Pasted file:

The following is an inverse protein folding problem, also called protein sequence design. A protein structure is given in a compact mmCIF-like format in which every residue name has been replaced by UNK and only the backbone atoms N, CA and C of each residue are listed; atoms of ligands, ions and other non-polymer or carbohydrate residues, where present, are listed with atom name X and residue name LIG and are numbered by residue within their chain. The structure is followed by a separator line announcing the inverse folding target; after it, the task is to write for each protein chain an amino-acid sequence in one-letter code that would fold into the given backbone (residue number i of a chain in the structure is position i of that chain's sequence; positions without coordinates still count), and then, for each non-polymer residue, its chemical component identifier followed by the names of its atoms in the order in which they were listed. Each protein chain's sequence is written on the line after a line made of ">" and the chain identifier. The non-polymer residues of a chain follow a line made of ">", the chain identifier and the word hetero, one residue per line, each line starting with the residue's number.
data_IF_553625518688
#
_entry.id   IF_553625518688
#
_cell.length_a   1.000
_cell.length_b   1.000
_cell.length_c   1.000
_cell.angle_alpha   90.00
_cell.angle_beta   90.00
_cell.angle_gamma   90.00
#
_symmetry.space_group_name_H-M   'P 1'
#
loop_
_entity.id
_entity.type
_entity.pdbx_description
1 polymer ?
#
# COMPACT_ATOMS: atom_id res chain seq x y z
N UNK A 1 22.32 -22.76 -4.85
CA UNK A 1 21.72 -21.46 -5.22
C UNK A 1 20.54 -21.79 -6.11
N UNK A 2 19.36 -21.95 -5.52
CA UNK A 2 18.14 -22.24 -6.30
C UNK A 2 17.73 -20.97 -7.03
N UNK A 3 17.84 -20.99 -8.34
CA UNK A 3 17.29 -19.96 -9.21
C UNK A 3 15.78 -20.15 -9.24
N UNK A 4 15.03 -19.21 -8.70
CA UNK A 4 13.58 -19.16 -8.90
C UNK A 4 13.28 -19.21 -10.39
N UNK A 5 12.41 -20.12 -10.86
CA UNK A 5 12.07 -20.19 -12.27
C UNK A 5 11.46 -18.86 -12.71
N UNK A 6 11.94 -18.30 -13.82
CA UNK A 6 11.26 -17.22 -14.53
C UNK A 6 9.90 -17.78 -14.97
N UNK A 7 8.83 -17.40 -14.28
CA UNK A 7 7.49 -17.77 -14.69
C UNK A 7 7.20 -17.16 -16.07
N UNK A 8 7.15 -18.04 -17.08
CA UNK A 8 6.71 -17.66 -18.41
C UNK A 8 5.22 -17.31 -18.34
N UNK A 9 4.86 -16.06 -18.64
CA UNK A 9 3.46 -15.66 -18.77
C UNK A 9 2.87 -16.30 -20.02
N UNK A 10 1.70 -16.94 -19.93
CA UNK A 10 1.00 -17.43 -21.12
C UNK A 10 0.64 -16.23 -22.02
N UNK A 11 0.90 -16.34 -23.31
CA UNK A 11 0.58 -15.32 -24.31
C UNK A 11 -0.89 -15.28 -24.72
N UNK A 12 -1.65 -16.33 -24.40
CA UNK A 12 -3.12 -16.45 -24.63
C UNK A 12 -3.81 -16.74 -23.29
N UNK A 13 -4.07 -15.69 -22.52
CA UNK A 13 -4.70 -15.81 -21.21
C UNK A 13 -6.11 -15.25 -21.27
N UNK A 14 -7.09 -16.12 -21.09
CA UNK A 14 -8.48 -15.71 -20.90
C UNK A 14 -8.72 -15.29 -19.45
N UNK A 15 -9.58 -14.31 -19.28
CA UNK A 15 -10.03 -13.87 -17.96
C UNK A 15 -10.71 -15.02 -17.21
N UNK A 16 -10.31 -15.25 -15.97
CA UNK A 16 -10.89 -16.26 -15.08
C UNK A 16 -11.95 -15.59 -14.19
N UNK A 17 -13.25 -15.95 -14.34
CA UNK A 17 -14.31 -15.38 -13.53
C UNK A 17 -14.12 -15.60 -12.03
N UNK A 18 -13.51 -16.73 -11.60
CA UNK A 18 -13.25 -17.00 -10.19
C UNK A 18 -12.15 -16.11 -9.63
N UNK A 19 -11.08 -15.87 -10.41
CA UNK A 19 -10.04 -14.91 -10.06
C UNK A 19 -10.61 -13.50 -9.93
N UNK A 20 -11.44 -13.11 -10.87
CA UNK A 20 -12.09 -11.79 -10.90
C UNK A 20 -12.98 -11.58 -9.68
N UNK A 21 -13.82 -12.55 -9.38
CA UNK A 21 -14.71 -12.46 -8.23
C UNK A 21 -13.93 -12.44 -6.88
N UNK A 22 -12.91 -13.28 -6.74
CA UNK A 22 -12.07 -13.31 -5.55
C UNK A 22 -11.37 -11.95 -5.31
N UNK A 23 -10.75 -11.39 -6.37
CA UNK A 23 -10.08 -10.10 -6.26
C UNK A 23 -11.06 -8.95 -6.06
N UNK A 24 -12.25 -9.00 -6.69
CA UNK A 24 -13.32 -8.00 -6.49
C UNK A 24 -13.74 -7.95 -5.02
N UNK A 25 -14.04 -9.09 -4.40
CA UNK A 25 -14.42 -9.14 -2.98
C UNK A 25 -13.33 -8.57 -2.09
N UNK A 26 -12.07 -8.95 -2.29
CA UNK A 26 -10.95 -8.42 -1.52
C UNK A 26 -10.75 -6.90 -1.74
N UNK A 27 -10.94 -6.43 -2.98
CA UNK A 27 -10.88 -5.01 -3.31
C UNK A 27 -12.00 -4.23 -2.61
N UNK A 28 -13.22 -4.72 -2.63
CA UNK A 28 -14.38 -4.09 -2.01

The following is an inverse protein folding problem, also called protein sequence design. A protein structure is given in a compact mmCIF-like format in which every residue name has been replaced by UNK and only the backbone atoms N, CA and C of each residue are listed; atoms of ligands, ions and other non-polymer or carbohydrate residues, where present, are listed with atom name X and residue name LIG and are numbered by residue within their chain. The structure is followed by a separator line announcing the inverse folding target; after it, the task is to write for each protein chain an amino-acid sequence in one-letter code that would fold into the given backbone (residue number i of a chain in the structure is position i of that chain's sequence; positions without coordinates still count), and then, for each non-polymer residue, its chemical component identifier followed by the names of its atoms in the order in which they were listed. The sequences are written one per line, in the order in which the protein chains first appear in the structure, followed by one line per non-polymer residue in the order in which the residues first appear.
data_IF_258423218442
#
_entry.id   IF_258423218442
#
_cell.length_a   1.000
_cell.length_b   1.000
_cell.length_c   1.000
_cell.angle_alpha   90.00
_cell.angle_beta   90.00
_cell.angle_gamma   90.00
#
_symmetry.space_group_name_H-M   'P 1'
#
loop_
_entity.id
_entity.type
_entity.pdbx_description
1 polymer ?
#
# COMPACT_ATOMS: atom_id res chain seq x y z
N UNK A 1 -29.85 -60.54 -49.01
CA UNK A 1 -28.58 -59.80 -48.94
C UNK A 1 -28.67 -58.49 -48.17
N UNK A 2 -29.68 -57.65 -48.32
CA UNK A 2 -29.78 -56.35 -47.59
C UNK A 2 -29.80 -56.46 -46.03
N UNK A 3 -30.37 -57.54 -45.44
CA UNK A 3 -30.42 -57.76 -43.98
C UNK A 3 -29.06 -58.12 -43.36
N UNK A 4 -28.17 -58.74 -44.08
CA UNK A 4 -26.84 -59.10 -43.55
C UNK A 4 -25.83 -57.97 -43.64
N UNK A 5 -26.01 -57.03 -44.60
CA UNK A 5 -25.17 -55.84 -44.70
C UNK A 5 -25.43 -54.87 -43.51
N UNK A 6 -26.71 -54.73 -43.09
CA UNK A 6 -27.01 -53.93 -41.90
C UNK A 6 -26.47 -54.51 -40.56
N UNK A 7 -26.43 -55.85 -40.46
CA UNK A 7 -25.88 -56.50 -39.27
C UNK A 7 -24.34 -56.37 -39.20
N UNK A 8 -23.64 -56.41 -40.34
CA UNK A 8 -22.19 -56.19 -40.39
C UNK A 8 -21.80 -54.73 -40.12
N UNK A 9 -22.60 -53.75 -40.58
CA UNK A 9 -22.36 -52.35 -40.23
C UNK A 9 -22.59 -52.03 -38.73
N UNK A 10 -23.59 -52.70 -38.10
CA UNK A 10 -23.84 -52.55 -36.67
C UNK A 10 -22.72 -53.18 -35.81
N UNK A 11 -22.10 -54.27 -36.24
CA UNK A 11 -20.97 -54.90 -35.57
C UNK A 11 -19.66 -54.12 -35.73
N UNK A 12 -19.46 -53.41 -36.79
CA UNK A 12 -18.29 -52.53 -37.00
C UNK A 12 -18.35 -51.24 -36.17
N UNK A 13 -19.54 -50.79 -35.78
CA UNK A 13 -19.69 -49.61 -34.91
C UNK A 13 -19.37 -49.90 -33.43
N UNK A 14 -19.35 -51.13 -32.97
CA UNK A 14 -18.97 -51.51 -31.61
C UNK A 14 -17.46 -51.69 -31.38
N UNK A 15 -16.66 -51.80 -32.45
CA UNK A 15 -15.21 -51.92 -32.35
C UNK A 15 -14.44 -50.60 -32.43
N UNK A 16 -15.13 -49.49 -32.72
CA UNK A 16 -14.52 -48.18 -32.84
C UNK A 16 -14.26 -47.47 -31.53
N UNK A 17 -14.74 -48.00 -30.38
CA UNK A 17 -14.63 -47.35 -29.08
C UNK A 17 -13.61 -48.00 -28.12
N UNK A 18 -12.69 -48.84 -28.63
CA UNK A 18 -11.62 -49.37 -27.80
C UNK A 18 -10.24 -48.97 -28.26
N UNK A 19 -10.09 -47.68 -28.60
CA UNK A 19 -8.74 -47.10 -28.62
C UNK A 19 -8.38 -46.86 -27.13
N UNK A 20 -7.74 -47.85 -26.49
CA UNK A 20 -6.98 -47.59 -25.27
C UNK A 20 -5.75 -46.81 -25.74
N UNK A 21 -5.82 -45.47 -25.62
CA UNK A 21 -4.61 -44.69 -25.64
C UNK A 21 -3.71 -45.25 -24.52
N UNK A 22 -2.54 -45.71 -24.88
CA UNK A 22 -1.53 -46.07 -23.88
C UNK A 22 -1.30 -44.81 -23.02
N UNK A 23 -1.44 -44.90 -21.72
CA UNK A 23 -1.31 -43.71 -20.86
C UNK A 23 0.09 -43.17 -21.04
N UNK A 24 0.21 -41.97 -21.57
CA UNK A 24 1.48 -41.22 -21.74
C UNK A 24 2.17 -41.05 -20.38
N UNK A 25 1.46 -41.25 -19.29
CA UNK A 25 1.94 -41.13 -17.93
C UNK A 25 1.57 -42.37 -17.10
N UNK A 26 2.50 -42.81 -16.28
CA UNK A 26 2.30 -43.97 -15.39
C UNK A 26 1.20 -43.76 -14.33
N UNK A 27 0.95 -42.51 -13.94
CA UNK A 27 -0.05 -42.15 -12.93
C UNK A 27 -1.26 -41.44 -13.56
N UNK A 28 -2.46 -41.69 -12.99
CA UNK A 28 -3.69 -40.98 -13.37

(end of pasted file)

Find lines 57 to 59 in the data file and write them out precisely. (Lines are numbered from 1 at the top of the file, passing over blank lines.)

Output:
C UNK A 12 -3.81 -16.74 -23.29
N UNK A 13 -4.07 -15.69 -22.52
CA UNK A 13 -4.70 -15.81 -21.21